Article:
2. Recognize the problems with cost comparisons. One disconcerting feature that emerges from studies of cost savings from outsourcing in infrastructure is the range of findings they exhibit. Until current changes in government accounting systems are fully implemented, differences between government and private-sector accounting will remain large. Decision makers should recognize that these accounting differences mean that cost comparisons are, at best, educated estimates and should not base decisions on small differences. Be sure that comparisons include “overhead,” or “indirect,” costs—a valid comparison of public and private costs must count the costs of central administration, buildings, insurance, recruitment, training, and fringe benefits. Even more important, it must count the cost of capital. These calculations, routine in private businesses, are by no means the norm in public activity. Finally, do not make the common mistake of neglecting differences
in quality, reliability, risk, and other factors that affect best value.
In evaluating costs, be mindful of the limitations of the existing literature, evaluate specific needs, develop a full-cost analysis of in-house costs, and evaluate both cost and other benefits of outsourcing. In other words, move away from a narrow focus on cost comparisons and start evaluating the best-value options.
Finally, do not make the common mistake of neglecting differences in quality, reliability, risk, and other factors that affect best value.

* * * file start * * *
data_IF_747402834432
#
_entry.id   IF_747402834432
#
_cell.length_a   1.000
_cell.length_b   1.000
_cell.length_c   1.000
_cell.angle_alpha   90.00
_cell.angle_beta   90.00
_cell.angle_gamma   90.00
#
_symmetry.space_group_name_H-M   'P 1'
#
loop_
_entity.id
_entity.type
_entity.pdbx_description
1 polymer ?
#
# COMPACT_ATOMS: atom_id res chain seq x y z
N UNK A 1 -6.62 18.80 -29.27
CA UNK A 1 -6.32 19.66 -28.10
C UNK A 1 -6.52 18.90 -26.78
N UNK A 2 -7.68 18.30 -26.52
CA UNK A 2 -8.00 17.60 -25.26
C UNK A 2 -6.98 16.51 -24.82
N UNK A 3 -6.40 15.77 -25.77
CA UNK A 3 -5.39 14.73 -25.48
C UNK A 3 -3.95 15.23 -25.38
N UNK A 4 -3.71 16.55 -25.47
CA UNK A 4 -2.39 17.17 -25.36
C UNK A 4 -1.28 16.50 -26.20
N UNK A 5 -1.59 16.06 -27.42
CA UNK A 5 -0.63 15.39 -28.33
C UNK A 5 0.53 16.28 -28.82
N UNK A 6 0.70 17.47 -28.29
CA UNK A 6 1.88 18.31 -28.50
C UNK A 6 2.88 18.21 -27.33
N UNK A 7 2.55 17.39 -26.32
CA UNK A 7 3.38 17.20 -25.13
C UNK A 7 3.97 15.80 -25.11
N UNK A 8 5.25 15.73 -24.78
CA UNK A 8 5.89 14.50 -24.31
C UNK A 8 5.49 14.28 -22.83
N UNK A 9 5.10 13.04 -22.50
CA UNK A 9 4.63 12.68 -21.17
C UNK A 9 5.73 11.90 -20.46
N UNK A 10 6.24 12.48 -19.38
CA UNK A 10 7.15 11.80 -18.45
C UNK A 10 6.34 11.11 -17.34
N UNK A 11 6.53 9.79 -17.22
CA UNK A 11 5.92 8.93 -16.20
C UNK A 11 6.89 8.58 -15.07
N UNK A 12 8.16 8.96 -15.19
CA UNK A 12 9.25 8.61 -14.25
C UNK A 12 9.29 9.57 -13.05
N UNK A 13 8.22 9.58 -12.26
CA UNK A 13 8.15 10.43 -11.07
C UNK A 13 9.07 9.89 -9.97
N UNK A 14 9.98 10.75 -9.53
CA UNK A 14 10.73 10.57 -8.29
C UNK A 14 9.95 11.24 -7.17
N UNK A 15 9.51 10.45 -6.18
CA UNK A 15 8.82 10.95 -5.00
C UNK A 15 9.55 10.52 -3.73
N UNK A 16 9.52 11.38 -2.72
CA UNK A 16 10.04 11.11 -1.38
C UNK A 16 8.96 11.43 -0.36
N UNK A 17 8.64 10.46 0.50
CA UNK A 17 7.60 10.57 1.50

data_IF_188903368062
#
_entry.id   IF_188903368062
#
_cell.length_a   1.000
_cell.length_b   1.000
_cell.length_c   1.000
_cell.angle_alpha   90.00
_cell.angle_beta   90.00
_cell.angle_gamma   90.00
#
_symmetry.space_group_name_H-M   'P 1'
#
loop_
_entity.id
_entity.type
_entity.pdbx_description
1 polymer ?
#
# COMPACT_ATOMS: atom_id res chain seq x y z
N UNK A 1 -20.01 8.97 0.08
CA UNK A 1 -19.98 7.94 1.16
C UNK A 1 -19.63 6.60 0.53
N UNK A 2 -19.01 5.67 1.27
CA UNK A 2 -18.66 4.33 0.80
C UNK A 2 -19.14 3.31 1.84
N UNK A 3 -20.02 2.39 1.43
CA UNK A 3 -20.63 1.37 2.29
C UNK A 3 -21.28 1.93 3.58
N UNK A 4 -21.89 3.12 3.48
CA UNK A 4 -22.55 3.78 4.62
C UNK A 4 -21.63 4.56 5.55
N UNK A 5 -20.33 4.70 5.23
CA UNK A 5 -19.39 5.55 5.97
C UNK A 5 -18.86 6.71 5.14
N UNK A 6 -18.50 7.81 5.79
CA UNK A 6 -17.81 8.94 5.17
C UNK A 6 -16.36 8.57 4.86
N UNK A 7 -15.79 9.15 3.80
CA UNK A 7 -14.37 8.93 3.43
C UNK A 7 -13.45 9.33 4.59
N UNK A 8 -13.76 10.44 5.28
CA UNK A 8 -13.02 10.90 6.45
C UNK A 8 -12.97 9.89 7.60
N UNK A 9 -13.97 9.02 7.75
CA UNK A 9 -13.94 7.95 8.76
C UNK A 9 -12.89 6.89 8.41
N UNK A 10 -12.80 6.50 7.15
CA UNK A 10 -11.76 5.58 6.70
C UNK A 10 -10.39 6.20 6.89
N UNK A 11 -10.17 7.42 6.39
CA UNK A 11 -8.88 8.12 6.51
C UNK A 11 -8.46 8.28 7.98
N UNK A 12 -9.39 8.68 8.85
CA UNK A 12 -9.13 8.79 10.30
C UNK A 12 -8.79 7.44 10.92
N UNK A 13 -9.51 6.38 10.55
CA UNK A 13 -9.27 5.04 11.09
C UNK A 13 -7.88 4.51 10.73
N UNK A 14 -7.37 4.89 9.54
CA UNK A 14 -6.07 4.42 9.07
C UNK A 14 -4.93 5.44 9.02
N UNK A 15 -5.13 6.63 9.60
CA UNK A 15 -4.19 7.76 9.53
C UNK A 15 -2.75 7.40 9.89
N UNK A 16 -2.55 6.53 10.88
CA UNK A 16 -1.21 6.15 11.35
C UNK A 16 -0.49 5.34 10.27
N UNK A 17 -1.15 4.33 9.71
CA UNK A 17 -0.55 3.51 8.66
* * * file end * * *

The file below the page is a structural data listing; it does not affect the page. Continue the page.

3. Recognize the rich variety of types of outsourcing and project delivery. Outsourcing can be simple contracting for design, construction, or other elements of an infrastructure project, or it can be complex partnerships and even joint ventures. Design-bid-build, design-build, design-build-operate, and build-operate- transfer are just a few of the many methods of project delivery. Choosing among the rich variety of types of outsourcing and project delivery can let government officials customize the public-private partnership to meet their particular needs. Evaluate all of the options available, decide which are most likely to meet specific
goals, and work with the private partners to create the right structure to achieve those goals.
4. Understand the importance of utilizing private-sector industries for delivery of public infrastructure. An important element of economic prosperity and viability is adequate infrastructure. Transportation networks, schools, and parks all require financial and personnel resources to complete design, engineering, construction, and maintenance activities. Currently, a massive backlog of highway, school, water, and sewer projects plagues most of the nation. Public agencies can ill afford to turn their backs on the ability of the private sector to help meet project demands and manage project costs.